Date of Award

Spring 5-15-2016

Author's School

Graduate School of Arts and Sciences

Author's Department

Biology & Biomedical Sciences (Computational & Systems Biology)

Degree Name

Doctor of Philosophy (PhD)

Degree Type



Single-cell experiments reveal considerable fluctuations in the expression of both mRNA and protein. Among genetically identical cells, these fluctuations manifest as remarkably broad distributions of expression. What does the nature of stochastic expression intimate about the mechanisms underlying transcriptional regulation? To understand how specific cis-regulatory mechanisms manifest as noise in expression, we tackled two key methodological deficiencies: (1) a lack of assumption-free approaches for fitting mechanistic models to protein distributions, and (2) methods for isolating biochemical noise (intrinsic) from noise due to cellular environment (extrinsic). To fit the standard stochastic protein model without assumptions, we constrained a search algorithm with solutions to the model's higher order moments. The resulting algorithm enables efficient discovery of solution ensembles representing every kinetic scheme consistent with an observed protein distribution. I find that measurement of protein and mRNA degradation rates should permit estimation of the macroscopic rate constants governing gene ON-OFF transitions, transcription and translation from distribution shape alone. I also found that higher-order moments of intrinsic noise separate naturally from their extrinsic counterparts, in principle enabling intrinsic stochasticity to be estimated by comparing expression of strains containing a variable number of identical genes. To test both frameworks, we assembled S. cerevisiae strains expressing one or multiple copies of GFP reporter genes driven by the heat shock responsive promoter SSA1. In contrast to previous studies, we find that stochastic expression from SSA1 resists decomposition into intrinsic and extrinsic components. Degradation rates appear constant across the population, while transcription rates vary extensively with cellular volume, leading us to predict that a large fraction of noise arises from extrinsic mRNA fluctuations. Consistent with this hypothesis, perturbations to transcription rate dramatically impact the balance of protein noise. Together these data argue for models of stochastic expression that explicitly incorporate fluctuating inputs into transcription.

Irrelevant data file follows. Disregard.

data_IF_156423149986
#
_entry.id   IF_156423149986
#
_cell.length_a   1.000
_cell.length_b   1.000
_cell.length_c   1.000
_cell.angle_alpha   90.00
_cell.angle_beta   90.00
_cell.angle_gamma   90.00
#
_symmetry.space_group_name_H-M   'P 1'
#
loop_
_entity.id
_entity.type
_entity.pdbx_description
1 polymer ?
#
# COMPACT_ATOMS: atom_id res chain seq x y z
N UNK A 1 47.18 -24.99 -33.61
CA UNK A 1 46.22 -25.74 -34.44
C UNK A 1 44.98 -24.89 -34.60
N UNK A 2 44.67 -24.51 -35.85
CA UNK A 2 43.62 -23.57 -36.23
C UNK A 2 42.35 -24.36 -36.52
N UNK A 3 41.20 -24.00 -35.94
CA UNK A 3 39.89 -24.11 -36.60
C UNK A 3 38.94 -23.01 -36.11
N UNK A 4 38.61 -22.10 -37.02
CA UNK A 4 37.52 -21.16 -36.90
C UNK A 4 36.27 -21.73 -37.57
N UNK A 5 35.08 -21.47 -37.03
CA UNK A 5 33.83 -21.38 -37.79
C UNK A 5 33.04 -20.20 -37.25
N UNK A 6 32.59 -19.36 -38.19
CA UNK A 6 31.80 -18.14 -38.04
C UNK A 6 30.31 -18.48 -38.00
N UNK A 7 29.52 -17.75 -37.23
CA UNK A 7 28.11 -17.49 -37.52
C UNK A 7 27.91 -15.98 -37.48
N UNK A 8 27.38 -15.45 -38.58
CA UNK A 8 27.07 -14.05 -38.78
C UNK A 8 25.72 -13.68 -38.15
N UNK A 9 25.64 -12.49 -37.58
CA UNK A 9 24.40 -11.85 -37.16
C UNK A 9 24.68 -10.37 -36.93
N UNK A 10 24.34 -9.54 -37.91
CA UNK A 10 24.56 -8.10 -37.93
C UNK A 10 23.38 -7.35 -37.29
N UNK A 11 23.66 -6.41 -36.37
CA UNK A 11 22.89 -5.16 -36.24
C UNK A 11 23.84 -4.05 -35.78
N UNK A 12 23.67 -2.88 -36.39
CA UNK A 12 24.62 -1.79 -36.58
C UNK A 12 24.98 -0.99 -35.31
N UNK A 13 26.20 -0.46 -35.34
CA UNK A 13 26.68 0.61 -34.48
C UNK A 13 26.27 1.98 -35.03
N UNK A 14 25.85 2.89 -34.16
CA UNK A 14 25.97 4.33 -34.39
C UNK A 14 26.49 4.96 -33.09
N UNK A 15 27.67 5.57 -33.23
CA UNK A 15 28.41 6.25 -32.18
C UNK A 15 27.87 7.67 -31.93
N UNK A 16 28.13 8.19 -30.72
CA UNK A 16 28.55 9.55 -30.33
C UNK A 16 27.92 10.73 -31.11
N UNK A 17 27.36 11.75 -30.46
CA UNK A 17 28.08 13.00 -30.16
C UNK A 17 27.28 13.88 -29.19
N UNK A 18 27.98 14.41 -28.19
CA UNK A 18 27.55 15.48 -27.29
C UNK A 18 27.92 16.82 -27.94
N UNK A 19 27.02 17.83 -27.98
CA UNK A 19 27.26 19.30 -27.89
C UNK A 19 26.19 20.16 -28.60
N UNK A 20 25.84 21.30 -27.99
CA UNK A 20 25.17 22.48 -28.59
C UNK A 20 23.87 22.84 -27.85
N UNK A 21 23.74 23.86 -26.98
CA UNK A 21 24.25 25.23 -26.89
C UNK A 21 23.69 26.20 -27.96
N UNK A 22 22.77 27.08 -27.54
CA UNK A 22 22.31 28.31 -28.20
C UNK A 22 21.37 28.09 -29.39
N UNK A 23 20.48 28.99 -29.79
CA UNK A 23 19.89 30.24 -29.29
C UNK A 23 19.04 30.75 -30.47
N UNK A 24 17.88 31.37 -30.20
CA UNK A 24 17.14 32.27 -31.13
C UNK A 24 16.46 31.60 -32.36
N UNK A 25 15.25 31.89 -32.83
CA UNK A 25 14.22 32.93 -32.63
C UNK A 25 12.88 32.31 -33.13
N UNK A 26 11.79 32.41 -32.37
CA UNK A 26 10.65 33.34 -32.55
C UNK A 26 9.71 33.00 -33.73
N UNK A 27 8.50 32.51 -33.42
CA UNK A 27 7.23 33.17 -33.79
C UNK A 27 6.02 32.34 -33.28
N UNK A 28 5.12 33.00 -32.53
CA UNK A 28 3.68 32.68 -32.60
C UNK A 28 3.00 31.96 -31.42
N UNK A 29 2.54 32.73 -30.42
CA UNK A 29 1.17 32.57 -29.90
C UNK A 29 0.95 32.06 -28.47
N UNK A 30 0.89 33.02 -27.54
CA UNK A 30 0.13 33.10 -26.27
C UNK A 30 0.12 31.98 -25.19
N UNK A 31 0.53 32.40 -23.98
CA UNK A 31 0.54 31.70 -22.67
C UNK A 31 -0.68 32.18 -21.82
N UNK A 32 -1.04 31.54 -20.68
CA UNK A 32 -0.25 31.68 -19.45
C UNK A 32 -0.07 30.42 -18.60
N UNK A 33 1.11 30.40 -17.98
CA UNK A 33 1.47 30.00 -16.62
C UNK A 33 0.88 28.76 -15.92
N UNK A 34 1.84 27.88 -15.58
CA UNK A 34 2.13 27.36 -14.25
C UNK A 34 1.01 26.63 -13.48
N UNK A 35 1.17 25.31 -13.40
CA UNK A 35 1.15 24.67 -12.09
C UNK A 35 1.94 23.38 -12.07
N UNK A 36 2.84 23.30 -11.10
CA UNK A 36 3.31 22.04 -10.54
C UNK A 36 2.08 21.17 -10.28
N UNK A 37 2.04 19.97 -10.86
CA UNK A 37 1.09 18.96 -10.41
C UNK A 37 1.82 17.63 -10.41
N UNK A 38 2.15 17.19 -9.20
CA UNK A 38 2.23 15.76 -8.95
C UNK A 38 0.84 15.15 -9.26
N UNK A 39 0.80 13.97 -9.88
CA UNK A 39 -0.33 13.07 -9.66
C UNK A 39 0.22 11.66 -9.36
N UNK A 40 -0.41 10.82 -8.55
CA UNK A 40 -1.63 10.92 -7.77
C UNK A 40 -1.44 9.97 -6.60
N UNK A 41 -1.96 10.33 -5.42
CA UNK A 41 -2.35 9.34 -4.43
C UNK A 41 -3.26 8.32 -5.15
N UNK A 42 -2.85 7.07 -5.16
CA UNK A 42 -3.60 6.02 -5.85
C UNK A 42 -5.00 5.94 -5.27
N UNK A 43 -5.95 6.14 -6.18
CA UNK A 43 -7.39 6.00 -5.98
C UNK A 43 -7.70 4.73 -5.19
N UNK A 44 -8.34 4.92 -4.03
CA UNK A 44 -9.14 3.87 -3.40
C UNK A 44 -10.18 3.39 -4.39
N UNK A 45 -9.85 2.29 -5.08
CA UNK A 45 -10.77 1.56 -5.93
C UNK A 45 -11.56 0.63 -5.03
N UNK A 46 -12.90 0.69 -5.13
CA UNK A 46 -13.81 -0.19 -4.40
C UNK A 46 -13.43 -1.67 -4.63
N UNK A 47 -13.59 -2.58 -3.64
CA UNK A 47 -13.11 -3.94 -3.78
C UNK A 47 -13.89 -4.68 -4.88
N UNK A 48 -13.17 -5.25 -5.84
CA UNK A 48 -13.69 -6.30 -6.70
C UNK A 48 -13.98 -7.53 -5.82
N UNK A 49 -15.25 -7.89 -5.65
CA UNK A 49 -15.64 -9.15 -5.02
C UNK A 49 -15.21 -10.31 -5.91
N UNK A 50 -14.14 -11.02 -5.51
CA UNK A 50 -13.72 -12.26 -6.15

English (en)

Chair and Committee

Barak A. Cohen

Committee Members

Jeremy Buhler, Elliot Elson, Eric Galburt, Robi Mitra,


Permanent URL: https://doi.org/10.7936/K70000C5

Available for download on Friday, May 15, 2116